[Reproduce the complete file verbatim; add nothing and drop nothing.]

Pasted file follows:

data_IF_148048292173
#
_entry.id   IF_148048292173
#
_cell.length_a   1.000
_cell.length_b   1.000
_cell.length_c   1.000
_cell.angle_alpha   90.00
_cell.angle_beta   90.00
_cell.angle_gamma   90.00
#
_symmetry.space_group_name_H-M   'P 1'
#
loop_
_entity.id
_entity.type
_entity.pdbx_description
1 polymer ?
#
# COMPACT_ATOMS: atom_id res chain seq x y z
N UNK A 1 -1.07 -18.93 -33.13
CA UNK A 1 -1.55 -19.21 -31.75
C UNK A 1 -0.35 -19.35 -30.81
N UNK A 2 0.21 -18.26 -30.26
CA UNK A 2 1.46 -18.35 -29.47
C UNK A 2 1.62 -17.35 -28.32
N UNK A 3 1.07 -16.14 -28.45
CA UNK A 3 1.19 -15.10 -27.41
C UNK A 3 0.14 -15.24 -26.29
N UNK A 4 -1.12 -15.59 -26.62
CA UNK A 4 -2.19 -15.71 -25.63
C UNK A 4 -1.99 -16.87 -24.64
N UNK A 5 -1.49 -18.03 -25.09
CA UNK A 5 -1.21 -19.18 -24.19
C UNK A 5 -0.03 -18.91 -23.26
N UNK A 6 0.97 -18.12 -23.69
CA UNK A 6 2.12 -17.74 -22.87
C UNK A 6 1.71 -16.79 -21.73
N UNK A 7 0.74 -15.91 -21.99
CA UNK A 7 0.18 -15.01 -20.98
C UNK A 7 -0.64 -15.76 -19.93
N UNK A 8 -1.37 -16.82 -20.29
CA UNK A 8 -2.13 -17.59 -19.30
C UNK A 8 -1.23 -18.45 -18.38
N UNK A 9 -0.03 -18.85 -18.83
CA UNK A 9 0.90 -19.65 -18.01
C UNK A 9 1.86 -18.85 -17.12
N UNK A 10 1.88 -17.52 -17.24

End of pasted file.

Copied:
data_IF_148048292173
#
_entry.id   IF_148048292173
#
_cell.length_a   1.000
_cell.length_b   1.000
_cell.length_c   1.000
_cell.angle_alpha   90.00
_cell.angle_beta   90.00
_cell.angle_gamma   90.00
#
_symmetry.space_group_name_H-M   'P 1'
#
loop_
_entity.id
_entity.type
_entity.pdbx_description
1 polymer ?
#
# COMPACT_ATOMS: atom_id res chain seq x y z
N UNK A 1 -1.07 -18.93 -33.13
CA UNK A 1 -1.55 -19.21 -31.75
C UNK A 1 -0.35 -19.35 -30.81
N UNK A 2 0.21 -18.26 -30.26
CA UNK A 2 1.46 -18.35 -29.47
C UNK A 2 1.62 -17.35 -28.32
N UNK A 3 1.07 -16.14 -28.45
CA UNK A 3 1.19 -15.10 -27.41
C UNK A 3 0.14 -15.24 -26.29
N UNK A 4 -1.12 -15.59 -26.62
CA UNK A 4 -2.19 -15.71 -25.63
C UNK A 4 -1.99 -16.87 -24.64
N UNK A 5 -1.49 -18.03 -25.09
CA UNK A 5 -1.21 -19.18 -24.19
C UNK A 5 -0.03 -18.91 -23.26
N UNK A 6 0.97 -18.12 -23.69
CA UNK A 6 2.12 -17.74 -22.87
C UNK A 6 1.71 -16.79 -21.73
N UNK A 7 0.74 -15.91 -21.99
CA UNK A 7 0.18 -15.01 -20.98
C UNK A 7 -0.64 -15.76 -19.93
N UNK A 8 -1.37 -16.82 -20.29
CA UNK A 8 -2.13 -17.59 -19.30
C UNK A 8 -1.23 -18.45 -18.38
N UNK A 9 -0.03 -18.85 -18.83
CA UNK A 9 0.90 -19.65 -18.01
C UNK A 9 1.86 -18.85 -17.12
N UNK A 10 1.88 -17.52 -17.24